One month after the reveal of their eagerly anticipated title, Irrational Games is letting folks glimpse what the gameplay experience of “BioShock Infinite” will be like. To recap, players will be controlling Booker DeWitt, a former Pinkerton agent who’s contracted to go to the elusive, floating city of Columbia in search of a girl named Elizabeth.
People who’ve played any “BioShock” will recognize the overall play style-gun combat and superpowers-and a few of the attacks Booker uses resemble the electricity and telekinesis abilities in the previous games. Where “Infinite” diverges most from “BioShock” or “BioShock 2” is in the themes it’s attacking. The previous two games in the series revolved around psychological and philosophical ideas-Objectivism and Collectivism, respectively–and kept the ideas at play on the level of the individual. Not so with this new game.
This shift came up when I spoke with Irrational Games’ Tim Gerritsen but it’s far more apparent when we watch Booker prowl through Columbia’s streets. On close inspection of the gameplay trailer, “BioShock Infinite” seems even more politically themed than first guessed. When Booker comes upon the fiery orator Saltonsall, the older gentleman’s speech sounds like it could’ve been pulled from an ultra-conservative militia tract. While the environmental design of the flying city seems to exist as open and airy dollops of Americana–it might as well be the Liberty Bell falling in front of you–the people there are anything but welcoming. The plot details that have trickled out so far have Columbia disappearing into the sky after a scandalous international incident and, in their time away from the rest of the world, their communal subconscious seems to have curdled into a virulent chauvinism. You’re a stranger in these parts and that alone can get you killed. And honestly, the substance of Saltonsall’s speech would sound right at home coming from Glenn Beck or any crazy Tea Partier. The paranoiac signs in the gazebo–“They’ll Take Your Gun,” “They’ll Take Your Life,” “They’ll Take Your Business,” “They’ll Take Your Life!”–spring from the same place as the Birthers’ claims that there’s a Kenyan anti-colonialist in the White House.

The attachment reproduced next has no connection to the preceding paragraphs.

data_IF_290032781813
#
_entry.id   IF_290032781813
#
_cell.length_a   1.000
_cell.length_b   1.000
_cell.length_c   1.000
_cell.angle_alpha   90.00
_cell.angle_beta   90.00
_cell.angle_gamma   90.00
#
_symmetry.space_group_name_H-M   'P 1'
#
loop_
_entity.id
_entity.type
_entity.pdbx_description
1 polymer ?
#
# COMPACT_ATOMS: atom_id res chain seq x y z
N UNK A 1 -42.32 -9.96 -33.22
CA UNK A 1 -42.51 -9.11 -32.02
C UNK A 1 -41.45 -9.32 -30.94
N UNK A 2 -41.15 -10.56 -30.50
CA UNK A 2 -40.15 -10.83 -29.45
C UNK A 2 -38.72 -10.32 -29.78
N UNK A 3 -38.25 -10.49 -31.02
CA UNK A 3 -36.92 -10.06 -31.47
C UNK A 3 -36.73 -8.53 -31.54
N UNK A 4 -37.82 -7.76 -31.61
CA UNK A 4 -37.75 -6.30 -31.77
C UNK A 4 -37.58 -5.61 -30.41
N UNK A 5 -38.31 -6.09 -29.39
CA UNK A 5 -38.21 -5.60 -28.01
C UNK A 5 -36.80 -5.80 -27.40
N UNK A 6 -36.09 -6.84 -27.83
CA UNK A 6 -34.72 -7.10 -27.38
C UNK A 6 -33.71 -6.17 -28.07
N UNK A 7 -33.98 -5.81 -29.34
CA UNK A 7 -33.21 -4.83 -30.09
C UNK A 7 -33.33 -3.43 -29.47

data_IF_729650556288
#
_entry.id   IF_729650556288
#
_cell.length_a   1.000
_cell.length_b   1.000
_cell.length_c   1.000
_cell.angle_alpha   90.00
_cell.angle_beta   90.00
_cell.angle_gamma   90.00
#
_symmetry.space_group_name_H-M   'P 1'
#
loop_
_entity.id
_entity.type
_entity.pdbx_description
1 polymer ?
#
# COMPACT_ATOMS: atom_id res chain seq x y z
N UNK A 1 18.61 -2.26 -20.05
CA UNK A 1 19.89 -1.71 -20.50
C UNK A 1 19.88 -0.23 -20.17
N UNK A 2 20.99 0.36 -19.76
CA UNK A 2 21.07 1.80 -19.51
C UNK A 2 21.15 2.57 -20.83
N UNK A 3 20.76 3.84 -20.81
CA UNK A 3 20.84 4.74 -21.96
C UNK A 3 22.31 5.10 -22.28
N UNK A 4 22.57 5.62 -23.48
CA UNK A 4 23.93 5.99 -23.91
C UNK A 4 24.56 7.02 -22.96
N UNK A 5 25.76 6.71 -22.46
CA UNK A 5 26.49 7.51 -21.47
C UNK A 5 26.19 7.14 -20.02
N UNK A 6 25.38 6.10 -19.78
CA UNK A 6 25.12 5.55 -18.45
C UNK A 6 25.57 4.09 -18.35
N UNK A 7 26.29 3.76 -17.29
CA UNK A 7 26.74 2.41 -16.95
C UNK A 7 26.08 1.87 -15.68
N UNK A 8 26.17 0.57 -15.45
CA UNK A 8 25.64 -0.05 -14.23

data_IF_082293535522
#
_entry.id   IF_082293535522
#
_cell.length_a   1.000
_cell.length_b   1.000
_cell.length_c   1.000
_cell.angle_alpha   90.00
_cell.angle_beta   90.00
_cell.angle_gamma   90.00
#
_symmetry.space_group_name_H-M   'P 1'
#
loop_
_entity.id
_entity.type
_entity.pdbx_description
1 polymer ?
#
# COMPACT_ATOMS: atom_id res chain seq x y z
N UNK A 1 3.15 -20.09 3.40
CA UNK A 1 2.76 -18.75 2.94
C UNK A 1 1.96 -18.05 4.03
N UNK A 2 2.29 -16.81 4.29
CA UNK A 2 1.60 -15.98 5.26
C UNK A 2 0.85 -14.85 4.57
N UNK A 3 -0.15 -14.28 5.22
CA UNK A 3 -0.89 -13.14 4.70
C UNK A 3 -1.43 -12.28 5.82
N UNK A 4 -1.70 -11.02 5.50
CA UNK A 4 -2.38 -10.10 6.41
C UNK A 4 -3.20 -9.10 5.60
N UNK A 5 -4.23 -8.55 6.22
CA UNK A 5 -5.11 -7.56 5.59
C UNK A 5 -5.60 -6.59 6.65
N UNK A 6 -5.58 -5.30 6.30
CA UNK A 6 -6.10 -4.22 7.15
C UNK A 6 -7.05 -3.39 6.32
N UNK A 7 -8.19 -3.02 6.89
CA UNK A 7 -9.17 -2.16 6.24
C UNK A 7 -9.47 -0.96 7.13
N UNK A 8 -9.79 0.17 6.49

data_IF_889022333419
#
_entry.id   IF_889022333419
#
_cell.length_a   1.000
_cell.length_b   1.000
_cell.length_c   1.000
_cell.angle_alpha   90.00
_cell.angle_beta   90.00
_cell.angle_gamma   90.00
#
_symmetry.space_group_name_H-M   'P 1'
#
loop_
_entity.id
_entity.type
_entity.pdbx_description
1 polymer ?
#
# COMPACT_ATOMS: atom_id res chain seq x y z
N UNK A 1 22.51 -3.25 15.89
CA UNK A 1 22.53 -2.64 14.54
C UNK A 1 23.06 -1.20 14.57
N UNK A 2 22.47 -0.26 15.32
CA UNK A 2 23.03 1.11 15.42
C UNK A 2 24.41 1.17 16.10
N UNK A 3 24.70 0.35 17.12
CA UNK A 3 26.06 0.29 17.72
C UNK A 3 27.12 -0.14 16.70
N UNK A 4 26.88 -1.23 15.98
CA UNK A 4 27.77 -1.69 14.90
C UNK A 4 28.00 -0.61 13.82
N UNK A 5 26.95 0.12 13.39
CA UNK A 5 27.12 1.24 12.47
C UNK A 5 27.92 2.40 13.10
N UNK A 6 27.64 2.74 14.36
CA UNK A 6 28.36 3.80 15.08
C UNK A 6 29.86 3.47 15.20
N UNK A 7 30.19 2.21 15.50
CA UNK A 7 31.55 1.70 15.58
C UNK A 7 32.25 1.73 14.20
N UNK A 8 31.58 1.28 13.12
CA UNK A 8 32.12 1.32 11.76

It’s easy to focus on the gameplay in the trailer. Showing off the mechanics is its raison d’etre. Seeing Elizabeth and Booker use their powers together delivers a taste of the possibilities that will be on offer when the game comes out. And the world looks like a fascinating mix of steampunk and Gilded Age, with mustachioed cyborgs and roller-coaster conveyances. But, there’s some cutting commentary folded into all of that, too, and it’s the real reason that “BioShock Infinite” could stand out from the crowd when it comes out in 2012.